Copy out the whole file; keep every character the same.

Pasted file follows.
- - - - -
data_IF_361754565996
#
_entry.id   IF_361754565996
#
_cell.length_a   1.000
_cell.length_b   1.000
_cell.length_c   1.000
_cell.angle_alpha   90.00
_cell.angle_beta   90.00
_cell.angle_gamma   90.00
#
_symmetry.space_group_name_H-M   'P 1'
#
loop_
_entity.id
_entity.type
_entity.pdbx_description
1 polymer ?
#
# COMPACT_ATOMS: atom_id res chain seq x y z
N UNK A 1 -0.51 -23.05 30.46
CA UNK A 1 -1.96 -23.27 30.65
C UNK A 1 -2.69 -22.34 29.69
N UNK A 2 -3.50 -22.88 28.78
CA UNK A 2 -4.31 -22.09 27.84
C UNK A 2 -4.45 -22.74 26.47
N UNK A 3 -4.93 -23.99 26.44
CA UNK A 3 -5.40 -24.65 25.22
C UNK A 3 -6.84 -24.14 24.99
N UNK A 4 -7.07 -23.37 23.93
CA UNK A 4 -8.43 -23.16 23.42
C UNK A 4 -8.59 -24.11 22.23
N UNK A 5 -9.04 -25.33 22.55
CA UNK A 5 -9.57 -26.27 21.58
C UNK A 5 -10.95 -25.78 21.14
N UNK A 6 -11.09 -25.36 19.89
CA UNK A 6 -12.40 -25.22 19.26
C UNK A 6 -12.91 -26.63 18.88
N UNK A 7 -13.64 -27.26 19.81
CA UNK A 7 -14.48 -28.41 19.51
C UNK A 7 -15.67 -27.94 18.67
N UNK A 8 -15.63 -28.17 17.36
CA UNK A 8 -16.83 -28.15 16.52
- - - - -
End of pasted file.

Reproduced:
data_IF_361754565996
#
_entry.id   IF_361754565996
#
_cell.length_a   1.000
_cell.length_b   1.000
_cell.length_c   1.000
_cell.angle_alpha   90.00
_cell.angle_beta   90.00
_cell.angle_gamma   90.00
#
_symmetry.space_group_name_H-M   'P 1'
#
loop_
_entity.id
_entity.type
_entity.pdbx_description
1 polymer ?
#
# COMPACT_ATOMS: atom_id res chain seq x y z
N UNK A 1 -0.51 -23.05 30.46
CA UNK A 1 -1.96 -23.27 30.65
C UNK A 1 -2.69 -22.34 29.69
N UNK A 2 -3.50 -22.88 28.78
CA UNK A 2 -4.31 -22.09 27.84
C UNK A 2 -4.45 -22.74 26.47
N UNK A 3 -4.93 -23.99 26.44
CA UNK A 3 -5.40 -24.65 25.22
C UNK A 3 -6.84 -24.14 24.99
N UNK A 4 -7.07 -23.37 23.93
CA UNK A 4 -8.43 -23.16 23.42
C UNK A 4 -8.59 -24.11 22.23
N UNK A 5 -9.04 -25.33 22.55
CA UNK A 5 -9.57 -26.27 21.58
C UNK A 5 -10.95 -25.78 21.14
N UNK A 6 -11.09 -25.36 19.89
CA UNK A 6 -12.40 -25.22 19.26
C UNK A 6 -12.91 -26.63 18.88
N UNK A 7 -13.64 -27.26 19.81
CA UNK A 7 -14.48 -28.41 19.51
C UNK A 7 -15.67 -27.94 18.67
N UNK A 8 -15.63 -28.17 17.36
CA UNK A 8 -16.83 -28.15 16.52